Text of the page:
Historic Shul Reopens
The historic Breed Street Shul will be holding an open house this Sunday, Aug. 22 at 247 Breed St. in Boyle Heights from 11 a.m. to 1 p.m. The shul is one of the oldest synagogue buildings in Los Angeles but was abandoned by its last congregants in 1996. Since then, more than 40 different businesses and communal and historical preservation organizations, such as the Los Angeles Jewish Historical Society and Save America's Treasures, worked to restore the building to its former glory. It recently underwent a $1.1 million renovation that helped refurbish its stained glass windows. Organizers of the Breed Street Shul Project say they need $3 million-$5 million more to finish the renovations.
However, the newly renovated Breed Street Shul will no longer operate as a "shul."
"The building is now intended to principally serve the neighborhood in which it is located," said Robert Chattle, an architect who has been involved with the project for 19 years. "It will eventually be a multipurpose community facility."
For more information visit www.breedstreetshul.org. -- Gaby Wenig, Staff Writer
Madonna to Start 5765 in Israel
Madonna and her husband, filmmaker Guy Ritchie, will spend Rosh Hashanah in Israel, it was confirmed by Rabbi Yehuda Berg, co-director of the Kabbalah Centre in Los Angeles. The couple will spend two days, primarily at the associated Kabbalah Centre in Tel Aviv, Berg said.
However, he denied Israeli press reports that Madonna and Ritchie would meet with Kabbalah sage Rabbi Yitzhak Kadouri while in Israel, to seek spiritual guidance.
Madonna has been a frequent visitor at the Los Angeles Kabbalah Centre, and has taken courses there.
Madonna's spokeswoman in New York did not respond to requests for additional information. -- Tom Tugend, Contributing Editor
Union Protests Federation Health Care Policy
With negotiations at a standstill, about 50 union members marched in front of The Jewish Federation of Greater Los Angeles on July 28 to protest what they characterize as management's ungenerous contract offer.
"The Federation's well-paid executives have shown a profound disrespect for the workers that provide the front-line services to the community," said Mark Siegel, spokesman for the American Federation of State, County & Municipal Employees, Local 800.
Federation spokeswoman Deborah Dragon said the organization has negotiated in good faith and treats its employees with the respect and dignity they deserve.
"The Federation and its agencies have always been committed and continue to be committed to providing fair and competitive wages and benefits to our employees," she said. "Our priority is protecting the critical services provided by our agencies, and we recognize the role of our hundreds of dedicated employees in making that work possible."
Dragon added that The Federation would prefer negotiating in private rather than through the media. She declined to comment on specific bargaining issues.
Under The Federation's proposal, workers would have to work 30 hours a week to qualify for health care instead of the current 18.75. Such a move, Siegel said, could encourage the Jewish philanthropic group to eliminate full-time positions to save money. Siegel also criticized the proposal for failing to offer health coverage for workers' spouses, partners and children. Given The Federation's relative low wages, that puts a tremendous strain on many communal workers, he said.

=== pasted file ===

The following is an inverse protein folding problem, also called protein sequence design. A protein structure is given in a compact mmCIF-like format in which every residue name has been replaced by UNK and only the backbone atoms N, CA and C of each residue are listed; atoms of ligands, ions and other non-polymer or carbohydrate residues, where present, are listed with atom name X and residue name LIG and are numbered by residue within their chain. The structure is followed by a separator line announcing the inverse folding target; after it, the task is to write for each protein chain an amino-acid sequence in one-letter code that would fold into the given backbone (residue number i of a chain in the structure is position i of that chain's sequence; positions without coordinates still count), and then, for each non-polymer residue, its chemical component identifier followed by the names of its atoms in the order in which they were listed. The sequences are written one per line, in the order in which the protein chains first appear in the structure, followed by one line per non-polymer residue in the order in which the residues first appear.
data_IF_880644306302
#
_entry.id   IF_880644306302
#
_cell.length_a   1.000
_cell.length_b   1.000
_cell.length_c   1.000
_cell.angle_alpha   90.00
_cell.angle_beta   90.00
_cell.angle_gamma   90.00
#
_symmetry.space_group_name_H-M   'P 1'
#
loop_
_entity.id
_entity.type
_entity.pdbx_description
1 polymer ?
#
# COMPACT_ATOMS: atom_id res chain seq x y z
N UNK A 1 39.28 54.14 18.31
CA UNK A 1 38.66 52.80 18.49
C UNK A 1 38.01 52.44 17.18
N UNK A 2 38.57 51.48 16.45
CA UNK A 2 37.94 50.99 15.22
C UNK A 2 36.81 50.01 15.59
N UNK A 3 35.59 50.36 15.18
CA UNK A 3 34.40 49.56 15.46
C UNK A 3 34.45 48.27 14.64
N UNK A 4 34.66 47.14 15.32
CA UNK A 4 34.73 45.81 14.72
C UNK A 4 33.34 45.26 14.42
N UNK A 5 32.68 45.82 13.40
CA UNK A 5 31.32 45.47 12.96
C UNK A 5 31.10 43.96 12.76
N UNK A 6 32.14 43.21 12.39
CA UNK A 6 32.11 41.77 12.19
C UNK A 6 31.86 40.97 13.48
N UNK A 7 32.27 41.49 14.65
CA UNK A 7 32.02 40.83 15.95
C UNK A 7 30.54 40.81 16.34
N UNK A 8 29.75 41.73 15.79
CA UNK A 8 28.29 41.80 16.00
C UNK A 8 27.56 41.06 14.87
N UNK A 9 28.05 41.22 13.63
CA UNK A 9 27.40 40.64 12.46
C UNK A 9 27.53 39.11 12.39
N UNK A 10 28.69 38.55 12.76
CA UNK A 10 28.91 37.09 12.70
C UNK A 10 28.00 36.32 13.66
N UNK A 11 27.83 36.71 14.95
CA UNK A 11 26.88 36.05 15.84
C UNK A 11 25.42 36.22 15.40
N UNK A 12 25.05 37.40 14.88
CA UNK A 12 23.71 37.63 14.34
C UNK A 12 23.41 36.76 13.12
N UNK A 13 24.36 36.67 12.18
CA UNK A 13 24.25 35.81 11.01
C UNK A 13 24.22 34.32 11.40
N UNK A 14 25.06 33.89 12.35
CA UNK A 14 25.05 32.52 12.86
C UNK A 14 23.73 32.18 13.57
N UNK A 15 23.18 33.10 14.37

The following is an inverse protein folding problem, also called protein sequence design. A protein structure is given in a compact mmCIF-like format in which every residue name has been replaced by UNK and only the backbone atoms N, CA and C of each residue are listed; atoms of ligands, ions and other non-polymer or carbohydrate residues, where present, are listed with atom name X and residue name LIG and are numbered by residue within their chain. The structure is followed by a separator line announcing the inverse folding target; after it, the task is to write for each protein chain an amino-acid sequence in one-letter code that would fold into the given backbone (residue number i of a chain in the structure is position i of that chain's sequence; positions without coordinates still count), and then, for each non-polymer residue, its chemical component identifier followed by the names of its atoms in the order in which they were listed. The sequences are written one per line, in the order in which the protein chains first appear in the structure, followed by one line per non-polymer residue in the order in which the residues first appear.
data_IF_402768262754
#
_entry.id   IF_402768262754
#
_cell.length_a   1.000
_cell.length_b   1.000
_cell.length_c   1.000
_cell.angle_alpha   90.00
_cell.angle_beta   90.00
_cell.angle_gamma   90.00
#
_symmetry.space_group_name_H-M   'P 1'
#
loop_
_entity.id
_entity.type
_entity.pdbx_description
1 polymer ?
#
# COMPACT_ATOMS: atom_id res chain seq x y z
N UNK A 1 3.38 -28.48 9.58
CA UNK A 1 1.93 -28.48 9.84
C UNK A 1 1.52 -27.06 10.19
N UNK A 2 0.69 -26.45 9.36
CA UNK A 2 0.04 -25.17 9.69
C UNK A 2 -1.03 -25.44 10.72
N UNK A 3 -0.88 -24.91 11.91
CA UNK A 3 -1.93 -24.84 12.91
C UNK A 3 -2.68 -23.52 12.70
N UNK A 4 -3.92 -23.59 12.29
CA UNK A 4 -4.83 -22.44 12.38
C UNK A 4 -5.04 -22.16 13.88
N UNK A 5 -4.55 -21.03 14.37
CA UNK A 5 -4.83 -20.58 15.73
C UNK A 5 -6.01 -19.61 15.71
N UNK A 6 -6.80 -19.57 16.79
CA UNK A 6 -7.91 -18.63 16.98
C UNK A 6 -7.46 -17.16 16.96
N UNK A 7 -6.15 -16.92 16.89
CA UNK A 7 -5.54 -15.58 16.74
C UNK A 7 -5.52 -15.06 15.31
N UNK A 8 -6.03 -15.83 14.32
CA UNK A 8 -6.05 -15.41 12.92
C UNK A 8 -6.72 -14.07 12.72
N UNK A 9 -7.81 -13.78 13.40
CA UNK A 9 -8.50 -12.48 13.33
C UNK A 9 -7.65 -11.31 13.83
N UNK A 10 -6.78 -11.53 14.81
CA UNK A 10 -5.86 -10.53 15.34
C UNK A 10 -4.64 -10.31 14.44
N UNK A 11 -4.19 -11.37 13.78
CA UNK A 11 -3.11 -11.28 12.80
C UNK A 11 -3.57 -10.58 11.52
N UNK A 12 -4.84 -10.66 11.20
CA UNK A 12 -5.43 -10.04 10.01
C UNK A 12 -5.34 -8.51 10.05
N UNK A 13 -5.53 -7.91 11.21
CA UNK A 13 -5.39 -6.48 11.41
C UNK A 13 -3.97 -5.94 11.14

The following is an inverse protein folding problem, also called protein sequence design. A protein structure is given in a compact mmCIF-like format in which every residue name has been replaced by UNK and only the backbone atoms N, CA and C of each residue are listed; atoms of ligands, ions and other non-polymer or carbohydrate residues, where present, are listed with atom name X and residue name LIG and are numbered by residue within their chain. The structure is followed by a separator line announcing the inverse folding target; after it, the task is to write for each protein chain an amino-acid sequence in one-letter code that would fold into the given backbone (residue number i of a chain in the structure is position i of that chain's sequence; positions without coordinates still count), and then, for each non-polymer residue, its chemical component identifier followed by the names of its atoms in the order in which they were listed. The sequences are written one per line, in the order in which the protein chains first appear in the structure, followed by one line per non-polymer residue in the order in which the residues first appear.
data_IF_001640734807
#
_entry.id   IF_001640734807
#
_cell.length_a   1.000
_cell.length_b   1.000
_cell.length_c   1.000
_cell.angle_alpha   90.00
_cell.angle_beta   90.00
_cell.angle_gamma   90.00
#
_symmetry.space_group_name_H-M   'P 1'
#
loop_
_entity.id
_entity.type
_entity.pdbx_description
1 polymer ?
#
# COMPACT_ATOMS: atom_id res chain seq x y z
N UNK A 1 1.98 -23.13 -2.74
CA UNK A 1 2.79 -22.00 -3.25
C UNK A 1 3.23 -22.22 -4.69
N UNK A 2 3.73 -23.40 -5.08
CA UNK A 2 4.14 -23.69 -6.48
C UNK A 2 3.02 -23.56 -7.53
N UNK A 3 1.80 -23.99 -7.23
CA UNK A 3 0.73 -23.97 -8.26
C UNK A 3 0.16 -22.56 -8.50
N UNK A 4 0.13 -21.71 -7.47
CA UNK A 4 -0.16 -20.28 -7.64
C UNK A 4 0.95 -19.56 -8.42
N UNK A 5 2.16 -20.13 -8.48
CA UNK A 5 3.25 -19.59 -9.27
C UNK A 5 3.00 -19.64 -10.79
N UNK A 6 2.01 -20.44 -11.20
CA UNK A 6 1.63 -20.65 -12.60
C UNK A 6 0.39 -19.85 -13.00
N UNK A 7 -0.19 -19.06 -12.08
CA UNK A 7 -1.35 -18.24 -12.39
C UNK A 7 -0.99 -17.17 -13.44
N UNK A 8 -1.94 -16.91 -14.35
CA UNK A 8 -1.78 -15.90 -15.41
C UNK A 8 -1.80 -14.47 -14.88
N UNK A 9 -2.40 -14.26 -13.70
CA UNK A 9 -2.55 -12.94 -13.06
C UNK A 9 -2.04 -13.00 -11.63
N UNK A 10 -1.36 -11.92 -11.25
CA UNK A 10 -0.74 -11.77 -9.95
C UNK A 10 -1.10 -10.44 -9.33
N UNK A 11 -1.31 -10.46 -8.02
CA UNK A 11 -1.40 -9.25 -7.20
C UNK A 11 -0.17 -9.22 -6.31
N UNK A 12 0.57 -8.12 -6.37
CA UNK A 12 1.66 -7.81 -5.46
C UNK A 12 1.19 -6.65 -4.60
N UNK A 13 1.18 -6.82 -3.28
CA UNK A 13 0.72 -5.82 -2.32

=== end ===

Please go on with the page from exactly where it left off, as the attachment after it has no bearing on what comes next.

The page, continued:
The union, which represents 450 employees at The Federation and six beneficiary agencies, including Jewish Family Service and Jewish Vocational Service, also objects to the introduction of a two-tiered retirement plan. Under the proposal, new union workers would no longer be guaranteed a certain percentage of their income upon retirement. Instead, The Federation would pay employees a fixed-amount annually that they could invest of stocks and bonds of their choosing. However, some experts said a so-called "defined-contribution" plan puts workers at risk because they would lose out if the market faltered.
Despite the impasse, The Federation and union continue to talk. -- Marc Ballon, Senior Writer
ADL Research Leads to Rewards
Twenty-five summer associates from 14 Los Angeles law firms were honored Aug. 3 at the downtown offices of Skadden, Arps, Slate, Meagher & Flom. The associates, from the Summer Associate Research Program, spent the past few months at the Anti-Defamation League (ADL) researching the legal aspects of such issues as extremist groups, gay marriage and taking the bar exam on Tisha B'Av.
UCLA law school student Jed Lowenthal, a Loeb & Loeb summer associate, researched whether the California State Bar's administrators must accommodate people who want to take the bar exam at another time if it is on a religious holiday such as Tisha B'Av. Lowenthal said he learned that, "the protections for religion are fairly minimal. Smaller religions have a harder time getting their protections under the Constitution."
Participating law firms this year in the Summer Associate Research Program, which was created in 1999 by local attorney Tom Leanse, included O'Melveny & Meyers and Latham & Watkins. Since its inception, the Los Angeles-based program has spread to other regional ADL offices; 90 law students participated last summer and the program also acts as a long-range fundraising tool.
"Pro bono work introduces more people to the ADL," said Lauren Sudar, a Skadden Arps attorney who supervised two summer associates this year, and who had worked on the program in the summer of 2000.
Bruce Einhorn, ADL Pacific Southwest Region chair and a federal immigration judge, said the nonprofit group was "very much dependant" on volunteer legal work and that this year the ADL is creating a new "community partnership to fight hate," which will need legal research. -- David Finnigan, Contributing Writer
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